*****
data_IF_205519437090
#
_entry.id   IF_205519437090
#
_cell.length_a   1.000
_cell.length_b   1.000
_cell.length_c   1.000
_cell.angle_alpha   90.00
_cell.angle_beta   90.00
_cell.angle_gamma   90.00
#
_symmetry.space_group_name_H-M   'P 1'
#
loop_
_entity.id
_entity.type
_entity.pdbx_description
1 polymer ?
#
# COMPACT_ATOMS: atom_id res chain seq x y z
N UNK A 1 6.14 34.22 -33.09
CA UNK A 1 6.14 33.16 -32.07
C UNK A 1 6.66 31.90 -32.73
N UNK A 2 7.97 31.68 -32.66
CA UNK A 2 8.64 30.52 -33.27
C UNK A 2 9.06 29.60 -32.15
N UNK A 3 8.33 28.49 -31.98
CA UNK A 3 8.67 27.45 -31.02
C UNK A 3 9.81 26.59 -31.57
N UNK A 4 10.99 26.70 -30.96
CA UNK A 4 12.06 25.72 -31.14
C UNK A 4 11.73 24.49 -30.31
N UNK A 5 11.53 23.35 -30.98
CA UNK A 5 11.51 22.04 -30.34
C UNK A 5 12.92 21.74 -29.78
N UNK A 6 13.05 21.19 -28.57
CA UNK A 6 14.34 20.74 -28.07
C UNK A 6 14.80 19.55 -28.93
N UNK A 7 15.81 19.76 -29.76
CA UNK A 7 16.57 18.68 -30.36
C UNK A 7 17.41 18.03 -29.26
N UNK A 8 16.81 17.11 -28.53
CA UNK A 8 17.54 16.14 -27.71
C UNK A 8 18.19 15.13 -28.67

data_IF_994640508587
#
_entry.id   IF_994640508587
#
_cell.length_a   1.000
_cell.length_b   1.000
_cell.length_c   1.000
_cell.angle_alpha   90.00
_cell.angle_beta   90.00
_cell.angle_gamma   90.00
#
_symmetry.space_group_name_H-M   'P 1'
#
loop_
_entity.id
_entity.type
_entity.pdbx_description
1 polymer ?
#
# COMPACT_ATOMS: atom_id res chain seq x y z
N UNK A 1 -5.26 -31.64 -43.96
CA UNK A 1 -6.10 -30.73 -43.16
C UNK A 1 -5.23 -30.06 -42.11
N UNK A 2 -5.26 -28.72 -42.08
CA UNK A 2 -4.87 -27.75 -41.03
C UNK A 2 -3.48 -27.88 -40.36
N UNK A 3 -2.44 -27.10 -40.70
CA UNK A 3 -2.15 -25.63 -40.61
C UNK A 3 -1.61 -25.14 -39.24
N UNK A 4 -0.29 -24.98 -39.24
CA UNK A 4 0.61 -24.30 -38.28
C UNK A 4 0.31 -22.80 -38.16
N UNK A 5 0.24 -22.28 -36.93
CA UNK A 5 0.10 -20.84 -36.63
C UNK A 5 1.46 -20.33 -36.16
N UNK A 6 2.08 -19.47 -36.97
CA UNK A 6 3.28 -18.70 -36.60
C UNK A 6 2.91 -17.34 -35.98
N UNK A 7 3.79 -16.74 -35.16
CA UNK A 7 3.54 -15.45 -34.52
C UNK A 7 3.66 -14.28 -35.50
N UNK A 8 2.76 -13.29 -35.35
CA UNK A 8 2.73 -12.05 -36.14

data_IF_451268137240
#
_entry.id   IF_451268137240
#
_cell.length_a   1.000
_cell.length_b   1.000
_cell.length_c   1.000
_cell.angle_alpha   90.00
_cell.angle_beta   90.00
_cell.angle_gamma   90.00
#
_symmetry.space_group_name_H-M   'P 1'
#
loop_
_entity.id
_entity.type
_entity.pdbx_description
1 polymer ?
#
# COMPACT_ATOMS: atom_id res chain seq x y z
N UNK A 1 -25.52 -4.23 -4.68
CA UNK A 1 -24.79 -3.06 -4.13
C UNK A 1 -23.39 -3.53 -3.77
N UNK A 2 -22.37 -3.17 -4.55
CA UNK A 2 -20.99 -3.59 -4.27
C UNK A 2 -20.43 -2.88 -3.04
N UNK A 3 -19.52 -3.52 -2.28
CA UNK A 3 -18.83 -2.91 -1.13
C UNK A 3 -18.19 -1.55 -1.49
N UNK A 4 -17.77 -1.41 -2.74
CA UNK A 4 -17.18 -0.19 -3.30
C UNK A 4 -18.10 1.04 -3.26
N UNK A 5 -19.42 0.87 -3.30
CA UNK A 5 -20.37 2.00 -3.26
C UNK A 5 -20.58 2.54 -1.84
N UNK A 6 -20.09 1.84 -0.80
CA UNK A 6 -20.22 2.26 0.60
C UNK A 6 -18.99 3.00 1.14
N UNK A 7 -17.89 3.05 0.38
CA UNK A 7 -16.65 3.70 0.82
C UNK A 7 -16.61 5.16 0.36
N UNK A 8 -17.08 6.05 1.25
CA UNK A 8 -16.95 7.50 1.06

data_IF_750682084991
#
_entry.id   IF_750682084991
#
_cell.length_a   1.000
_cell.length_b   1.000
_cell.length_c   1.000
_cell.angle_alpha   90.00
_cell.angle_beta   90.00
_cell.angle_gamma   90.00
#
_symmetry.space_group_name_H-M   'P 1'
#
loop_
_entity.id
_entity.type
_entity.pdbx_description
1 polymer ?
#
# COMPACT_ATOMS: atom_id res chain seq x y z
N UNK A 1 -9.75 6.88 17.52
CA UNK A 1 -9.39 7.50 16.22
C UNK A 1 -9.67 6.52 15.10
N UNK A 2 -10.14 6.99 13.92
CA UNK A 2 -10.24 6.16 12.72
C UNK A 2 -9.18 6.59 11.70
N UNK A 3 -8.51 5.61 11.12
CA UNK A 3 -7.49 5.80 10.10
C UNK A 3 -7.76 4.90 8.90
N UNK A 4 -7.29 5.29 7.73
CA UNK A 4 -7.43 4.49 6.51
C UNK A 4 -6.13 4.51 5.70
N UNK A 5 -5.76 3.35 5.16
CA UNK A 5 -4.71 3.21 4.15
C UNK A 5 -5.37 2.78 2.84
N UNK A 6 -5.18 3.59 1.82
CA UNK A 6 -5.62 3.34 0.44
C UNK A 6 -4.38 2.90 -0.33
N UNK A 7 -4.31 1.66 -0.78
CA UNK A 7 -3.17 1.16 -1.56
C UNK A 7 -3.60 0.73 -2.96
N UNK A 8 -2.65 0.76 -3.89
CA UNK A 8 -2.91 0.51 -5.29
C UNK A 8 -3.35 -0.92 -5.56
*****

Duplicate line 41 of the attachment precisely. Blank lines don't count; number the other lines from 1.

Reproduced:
C UNK A 7 17.41 18.03 -29.26